- Get some tools - There are all sorts of fun kitchen gadgets for kids these days. From safe knives to cheese graters and peelers, and more, having these gadgets can give kids more independence in the kitchen without the worry. A chef’s hat or apron always adds to the fun for toddlers too.
- Make a mess! - Okay, so there’s no getting around it, sometimes you just have to relinquish control and welcome the mess. Working with food can not only be a sensory experience for toddlers, it can also be a creative outlet. Let your littles flex their creative muscles decorating cakes, cookies and cupcakes with all manner of frosting and sprinkles and even food coloring (brave, I know). If sweets aren’t your thing, give them cookie cutters and let them go to town making exciting shapes with cheese or fruit. Prepare a yogurt bar for them where they can make their own parfaits with fruit, granola, nuts and seeds. Have fun letting them name their creations and adding it to a restaurant “menu.”
- Explore the kitchen - Spending time in the kitchen together doesn’t always have to involve cooking or preparing food. There are so many learning opportunities just in our refrigerator and cupboards. Hit up the spice rack and have your toddler smell the different spices and talk about what they think. Do a blindfold taste test where you feed them something, and they try to guess what it is. Identify different flavors, such as sweet, sour, spicy, and salty, and find food in your house that fit into each category. I also play a "What's missing?" game where I line up several kitchen utensils or vegetables in a row, have them close their eyes, remove one, and see if they can name what's missing. It's a good way to teach names of foods and kitchen items. The games are endless!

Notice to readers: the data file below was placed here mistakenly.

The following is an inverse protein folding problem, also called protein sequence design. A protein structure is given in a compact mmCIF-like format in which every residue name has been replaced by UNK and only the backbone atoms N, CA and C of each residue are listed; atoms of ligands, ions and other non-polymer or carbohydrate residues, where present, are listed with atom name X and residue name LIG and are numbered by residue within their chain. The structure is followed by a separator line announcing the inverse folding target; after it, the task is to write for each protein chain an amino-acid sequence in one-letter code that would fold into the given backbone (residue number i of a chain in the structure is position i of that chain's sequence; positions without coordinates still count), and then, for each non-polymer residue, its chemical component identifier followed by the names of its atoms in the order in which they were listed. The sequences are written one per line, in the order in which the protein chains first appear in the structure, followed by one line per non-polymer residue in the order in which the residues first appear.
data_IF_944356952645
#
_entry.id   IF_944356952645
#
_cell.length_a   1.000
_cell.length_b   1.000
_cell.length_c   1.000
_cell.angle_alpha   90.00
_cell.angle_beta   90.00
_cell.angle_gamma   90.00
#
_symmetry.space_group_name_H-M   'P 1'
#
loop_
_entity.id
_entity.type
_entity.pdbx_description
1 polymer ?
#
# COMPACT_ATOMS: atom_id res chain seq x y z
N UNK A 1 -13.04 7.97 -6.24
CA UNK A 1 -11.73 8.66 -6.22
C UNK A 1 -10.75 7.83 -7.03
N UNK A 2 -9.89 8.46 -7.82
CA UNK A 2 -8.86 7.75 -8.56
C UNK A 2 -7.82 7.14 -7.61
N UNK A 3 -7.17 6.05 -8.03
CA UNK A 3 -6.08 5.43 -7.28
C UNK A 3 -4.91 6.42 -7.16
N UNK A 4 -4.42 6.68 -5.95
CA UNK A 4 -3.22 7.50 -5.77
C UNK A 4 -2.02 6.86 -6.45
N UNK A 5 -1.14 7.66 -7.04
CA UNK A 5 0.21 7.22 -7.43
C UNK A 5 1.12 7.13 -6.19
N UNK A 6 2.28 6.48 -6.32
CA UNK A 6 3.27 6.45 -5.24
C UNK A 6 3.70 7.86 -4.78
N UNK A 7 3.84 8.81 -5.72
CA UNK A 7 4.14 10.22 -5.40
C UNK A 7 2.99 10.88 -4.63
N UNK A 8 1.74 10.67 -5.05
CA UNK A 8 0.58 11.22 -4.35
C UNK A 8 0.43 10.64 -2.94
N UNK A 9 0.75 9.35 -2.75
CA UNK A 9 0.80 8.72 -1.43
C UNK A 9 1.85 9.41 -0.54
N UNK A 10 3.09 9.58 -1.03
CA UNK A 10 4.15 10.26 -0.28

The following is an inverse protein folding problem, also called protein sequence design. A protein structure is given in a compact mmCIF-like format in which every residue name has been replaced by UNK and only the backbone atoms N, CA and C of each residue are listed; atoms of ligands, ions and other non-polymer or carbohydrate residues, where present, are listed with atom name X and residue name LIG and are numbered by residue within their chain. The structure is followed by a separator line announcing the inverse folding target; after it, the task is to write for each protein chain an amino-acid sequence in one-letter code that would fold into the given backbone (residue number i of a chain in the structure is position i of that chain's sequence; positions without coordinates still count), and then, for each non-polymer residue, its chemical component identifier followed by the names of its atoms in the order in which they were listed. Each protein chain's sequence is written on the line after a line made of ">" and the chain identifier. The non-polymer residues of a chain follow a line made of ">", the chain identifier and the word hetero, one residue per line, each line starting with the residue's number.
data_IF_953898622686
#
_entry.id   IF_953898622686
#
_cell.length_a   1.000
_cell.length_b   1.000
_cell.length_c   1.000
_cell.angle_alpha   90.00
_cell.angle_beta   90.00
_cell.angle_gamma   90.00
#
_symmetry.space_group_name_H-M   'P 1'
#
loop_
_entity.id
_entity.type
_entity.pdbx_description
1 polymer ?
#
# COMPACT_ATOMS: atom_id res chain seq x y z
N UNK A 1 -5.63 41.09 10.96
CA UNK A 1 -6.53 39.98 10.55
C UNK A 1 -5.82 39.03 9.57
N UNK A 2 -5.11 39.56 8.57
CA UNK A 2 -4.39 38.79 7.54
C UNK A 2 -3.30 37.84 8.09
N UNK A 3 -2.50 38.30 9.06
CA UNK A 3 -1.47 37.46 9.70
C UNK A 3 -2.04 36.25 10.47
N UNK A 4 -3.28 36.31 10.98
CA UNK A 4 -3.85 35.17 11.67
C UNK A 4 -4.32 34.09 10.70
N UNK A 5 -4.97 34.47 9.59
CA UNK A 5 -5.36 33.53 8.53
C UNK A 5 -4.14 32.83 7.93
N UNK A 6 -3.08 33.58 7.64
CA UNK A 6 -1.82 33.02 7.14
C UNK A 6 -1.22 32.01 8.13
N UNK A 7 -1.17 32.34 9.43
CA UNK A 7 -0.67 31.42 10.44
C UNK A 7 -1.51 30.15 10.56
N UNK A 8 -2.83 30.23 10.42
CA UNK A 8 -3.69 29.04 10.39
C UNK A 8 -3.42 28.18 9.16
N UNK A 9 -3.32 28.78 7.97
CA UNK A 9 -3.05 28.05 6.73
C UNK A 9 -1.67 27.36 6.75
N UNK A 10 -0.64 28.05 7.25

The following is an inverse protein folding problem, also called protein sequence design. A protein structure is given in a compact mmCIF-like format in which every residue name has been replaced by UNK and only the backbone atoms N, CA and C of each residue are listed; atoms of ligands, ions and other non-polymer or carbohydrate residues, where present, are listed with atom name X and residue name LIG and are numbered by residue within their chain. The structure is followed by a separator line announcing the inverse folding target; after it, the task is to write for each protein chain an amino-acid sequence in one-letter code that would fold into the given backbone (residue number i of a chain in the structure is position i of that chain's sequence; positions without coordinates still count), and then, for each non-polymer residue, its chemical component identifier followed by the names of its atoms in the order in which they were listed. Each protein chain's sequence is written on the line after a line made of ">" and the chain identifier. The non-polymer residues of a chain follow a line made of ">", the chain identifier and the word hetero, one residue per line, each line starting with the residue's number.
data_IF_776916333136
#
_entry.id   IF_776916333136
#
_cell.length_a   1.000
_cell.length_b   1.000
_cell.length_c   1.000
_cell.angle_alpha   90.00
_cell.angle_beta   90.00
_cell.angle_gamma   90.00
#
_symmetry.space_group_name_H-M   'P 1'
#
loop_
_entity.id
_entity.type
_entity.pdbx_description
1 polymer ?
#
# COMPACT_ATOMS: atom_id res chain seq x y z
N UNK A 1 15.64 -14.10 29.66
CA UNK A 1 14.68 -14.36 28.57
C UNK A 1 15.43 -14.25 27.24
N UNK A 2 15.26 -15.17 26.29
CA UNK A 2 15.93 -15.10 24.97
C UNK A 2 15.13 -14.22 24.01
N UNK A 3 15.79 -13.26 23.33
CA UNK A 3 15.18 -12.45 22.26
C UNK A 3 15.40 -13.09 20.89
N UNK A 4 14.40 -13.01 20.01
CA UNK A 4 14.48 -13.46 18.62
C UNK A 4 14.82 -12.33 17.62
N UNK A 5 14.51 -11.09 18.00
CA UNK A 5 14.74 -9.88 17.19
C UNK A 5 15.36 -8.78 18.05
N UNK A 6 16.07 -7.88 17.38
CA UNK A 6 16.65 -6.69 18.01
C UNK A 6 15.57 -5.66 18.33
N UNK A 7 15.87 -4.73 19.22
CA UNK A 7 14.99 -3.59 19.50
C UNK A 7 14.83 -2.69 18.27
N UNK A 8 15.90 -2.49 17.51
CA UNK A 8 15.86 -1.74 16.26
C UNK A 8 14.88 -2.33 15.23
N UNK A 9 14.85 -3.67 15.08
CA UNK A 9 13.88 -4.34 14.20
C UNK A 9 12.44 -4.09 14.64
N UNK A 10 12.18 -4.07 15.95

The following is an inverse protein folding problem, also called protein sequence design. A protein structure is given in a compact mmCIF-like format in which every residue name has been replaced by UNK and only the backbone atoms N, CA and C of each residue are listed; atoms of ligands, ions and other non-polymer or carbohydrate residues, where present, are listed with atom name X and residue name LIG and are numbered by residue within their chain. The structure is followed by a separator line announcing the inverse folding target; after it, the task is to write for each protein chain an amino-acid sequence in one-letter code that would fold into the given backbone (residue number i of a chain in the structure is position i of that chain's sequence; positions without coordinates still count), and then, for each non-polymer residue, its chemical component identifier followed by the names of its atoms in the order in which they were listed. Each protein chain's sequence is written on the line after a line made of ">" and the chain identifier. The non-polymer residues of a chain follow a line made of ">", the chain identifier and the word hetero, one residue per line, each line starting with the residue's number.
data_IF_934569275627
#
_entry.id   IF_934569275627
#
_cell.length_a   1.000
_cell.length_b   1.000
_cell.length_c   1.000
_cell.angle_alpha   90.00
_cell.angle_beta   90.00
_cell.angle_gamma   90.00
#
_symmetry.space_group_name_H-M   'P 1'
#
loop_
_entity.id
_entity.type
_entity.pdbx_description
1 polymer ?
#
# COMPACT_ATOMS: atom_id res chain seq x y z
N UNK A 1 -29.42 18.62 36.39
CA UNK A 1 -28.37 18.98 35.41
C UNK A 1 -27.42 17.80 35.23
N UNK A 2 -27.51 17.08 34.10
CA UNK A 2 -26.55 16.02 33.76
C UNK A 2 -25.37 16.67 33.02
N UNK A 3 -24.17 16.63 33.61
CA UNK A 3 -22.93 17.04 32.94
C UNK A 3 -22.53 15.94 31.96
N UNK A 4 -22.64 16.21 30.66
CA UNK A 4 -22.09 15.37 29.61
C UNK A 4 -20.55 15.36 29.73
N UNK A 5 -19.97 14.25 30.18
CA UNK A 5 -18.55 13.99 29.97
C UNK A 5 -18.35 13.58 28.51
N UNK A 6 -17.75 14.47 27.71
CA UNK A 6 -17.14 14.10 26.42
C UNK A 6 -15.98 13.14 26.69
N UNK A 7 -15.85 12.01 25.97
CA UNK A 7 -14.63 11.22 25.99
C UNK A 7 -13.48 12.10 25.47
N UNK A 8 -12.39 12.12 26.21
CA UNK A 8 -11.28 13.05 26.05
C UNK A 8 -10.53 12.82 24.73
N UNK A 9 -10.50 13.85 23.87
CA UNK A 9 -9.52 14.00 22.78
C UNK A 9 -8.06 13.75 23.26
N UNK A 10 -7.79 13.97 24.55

- Encourage other ways of helping - Even if your toddler didn’t help prepare the meal, there are other great ways for them to contribute to the meal and feel a sense of pride and accomplishment. They can set and decorate the table. For example, my youngest son loves making place cards for us and choosing where everyone sits at dinner. Or sometimes he goes in the backyard to pick some flowers (or grass :)) to add some pizzazz to the table. You can also let them fold or roll napkins. Let your child serve the family by bringing some food to the table. This might be an obvious one, but you’ll feel a lot more comfortable if all of the plates and cups being used are of the non-breakable variety.
- Remember the end goal - Let’s face it, inviting toddlers into the kitchen can be downright stressful. You may try, but then end up exasperated, saying things like, “Never mind, just let mommy or daddy do it.” Or you just may never invite them to help at all because it is just not worth the hassle. I totally get it. But, remember the end goal. One day you’re going to want them to know how to fix a frozen waffle for themselves, and pour their own bowl of cereal. That’s freedom for you! And there is only one way to get there, and that is by letting them get comfortable in the kitchen. They won’t one day magically know how to do these things unless they have a chance to try. Set aside time for them to explore and let them practice their skills. Yes, there will be a lot of spills, breaks and wasted food, perhaps tears (from both of you), but there will also be big smiles, giggles and proud faces. In the end, you’re teaching your child one of life’s most valuable skills. Before long, you may have your child making dinner for you!